Save One For Hachioji

Save One For Hachioji

A B-29 releases incendiary bombs on Yokohama in May 1945. (U.S. Air Force photo)

When my family and I first came to Japan, in Spring,1972, we flew on an American contract airline, via Honolulu and Wake Island, from Travis AFB, California.

We arrived at Yokota AFB in the northeast outskirts of greater Tokyo at night. An Army staff car and driver picked us up and took us the two and a half hour trip to Camp Zama, the old Japanese Army military academy grounds, and dropped us off at a BOQ, where we would stay until we received our household goods and could move into quarters.

Other than that I never had any occasion to travel to Yokota, except in 1974 to try a batch of criminal cases for the Air Force when their legal staff there had placed themselves in a conflict-of-interest situation, where they would rotate prosecutors and defense lawyers, so ended up arguing both sides of the case on different days. It was a big Buddha-weed bust on an AF transport heading back to the States. A civilian lawyer caught them at it, called them out, and those cases had to be retried. Egg on the Air Force’s face.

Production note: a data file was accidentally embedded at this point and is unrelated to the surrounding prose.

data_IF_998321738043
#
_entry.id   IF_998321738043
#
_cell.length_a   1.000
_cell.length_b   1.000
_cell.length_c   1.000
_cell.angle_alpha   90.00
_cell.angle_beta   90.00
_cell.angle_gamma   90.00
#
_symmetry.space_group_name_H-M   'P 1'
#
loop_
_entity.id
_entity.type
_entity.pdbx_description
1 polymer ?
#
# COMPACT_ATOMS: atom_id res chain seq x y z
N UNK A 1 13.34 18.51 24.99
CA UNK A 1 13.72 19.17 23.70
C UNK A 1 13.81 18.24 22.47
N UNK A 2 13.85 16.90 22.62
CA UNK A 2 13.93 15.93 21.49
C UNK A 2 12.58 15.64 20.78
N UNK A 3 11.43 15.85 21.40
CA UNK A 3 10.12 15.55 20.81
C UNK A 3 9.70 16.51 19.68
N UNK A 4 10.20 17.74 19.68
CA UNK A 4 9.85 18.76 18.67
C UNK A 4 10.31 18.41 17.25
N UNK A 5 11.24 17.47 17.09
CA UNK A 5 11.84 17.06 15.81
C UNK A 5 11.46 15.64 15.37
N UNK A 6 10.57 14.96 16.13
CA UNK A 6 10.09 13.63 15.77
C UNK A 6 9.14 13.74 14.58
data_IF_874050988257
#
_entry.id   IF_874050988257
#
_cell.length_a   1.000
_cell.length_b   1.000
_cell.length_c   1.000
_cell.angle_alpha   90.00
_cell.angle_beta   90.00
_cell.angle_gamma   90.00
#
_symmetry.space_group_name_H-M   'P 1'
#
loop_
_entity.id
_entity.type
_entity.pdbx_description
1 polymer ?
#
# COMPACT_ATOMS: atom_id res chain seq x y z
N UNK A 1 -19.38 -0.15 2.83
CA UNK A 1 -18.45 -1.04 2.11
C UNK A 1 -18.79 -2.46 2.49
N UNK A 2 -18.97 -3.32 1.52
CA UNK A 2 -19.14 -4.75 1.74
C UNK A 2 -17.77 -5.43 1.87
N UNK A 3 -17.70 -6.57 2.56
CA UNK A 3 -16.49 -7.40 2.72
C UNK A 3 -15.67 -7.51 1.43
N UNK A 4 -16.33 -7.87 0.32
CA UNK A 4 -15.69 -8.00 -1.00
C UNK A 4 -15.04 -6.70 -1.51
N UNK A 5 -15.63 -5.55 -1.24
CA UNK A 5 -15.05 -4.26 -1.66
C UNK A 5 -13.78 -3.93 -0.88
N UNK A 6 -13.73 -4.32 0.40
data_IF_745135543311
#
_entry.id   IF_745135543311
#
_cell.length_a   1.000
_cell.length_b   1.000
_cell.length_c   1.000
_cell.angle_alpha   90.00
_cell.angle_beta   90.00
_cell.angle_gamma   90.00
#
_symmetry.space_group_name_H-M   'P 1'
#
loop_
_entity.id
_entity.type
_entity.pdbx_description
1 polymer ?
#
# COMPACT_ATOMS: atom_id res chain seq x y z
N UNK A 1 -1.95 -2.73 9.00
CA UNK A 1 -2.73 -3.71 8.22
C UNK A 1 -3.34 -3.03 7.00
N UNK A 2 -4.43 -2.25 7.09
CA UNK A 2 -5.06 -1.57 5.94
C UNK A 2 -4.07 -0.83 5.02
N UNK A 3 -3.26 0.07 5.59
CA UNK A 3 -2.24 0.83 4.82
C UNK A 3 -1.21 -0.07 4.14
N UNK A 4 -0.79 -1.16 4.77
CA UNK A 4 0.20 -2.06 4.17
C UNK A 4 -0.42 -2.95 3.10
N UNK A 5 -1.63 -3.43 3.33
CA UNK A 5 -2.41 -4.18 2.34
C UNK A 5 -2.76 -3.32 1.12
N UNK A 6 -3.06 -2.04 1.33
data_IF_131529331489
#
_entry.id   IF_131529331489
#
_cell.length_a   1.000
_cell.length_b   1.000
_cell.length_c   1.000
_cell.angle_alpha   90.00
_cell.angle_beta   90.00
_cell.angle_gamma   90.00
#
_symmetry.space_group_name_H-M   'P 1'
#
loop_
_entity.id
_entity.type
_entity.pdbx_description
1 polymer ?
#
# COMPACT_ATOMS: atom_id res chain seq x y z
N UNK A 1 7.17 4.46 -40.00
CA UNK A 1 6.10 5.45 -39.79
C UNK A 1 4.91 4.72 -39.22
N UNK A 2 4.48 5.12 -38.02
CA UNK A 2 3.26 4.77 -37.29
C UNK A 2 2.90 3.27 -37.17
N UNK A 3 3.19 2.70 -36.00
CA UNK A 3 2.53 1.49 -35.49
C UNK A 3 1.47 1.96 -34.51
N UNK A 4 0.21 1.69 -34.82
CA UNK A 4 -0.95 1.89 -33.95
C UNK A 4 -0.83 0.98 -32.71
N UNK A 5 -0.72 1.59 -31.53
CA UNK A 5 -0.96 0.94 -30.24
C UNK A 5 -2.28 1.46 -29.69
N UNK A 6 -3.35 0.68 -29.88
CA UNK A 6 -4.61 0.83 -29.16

In all, I traveled back and forth to Yokota three times in normal daylight hours and we went through a small city of half a million, actually a suburb of Tokyo, named Hachioji. The first time, I wasn’t prepared.

Driving through what looked like just more endless city, just like the several miles on the south side of Tokyo, where I lived, my driver, a Japanese man in a suit, turned around, and said, “Captain, we are coming to Hachioji City. Please roll up windows, lock door, and look straight ahead. Make no face.”

Shortly, along the narrow streets that Japanese called “two-lane highways”, people began coming out of the shops and little 3-stooler restaurants they would lunch at, and began pounding on the car, shriek curses (I guess), spitting, making hand gestures, with scowls that could cause an exorcist to squirm.

In a couple of minutes they either quit or we left the city[…]

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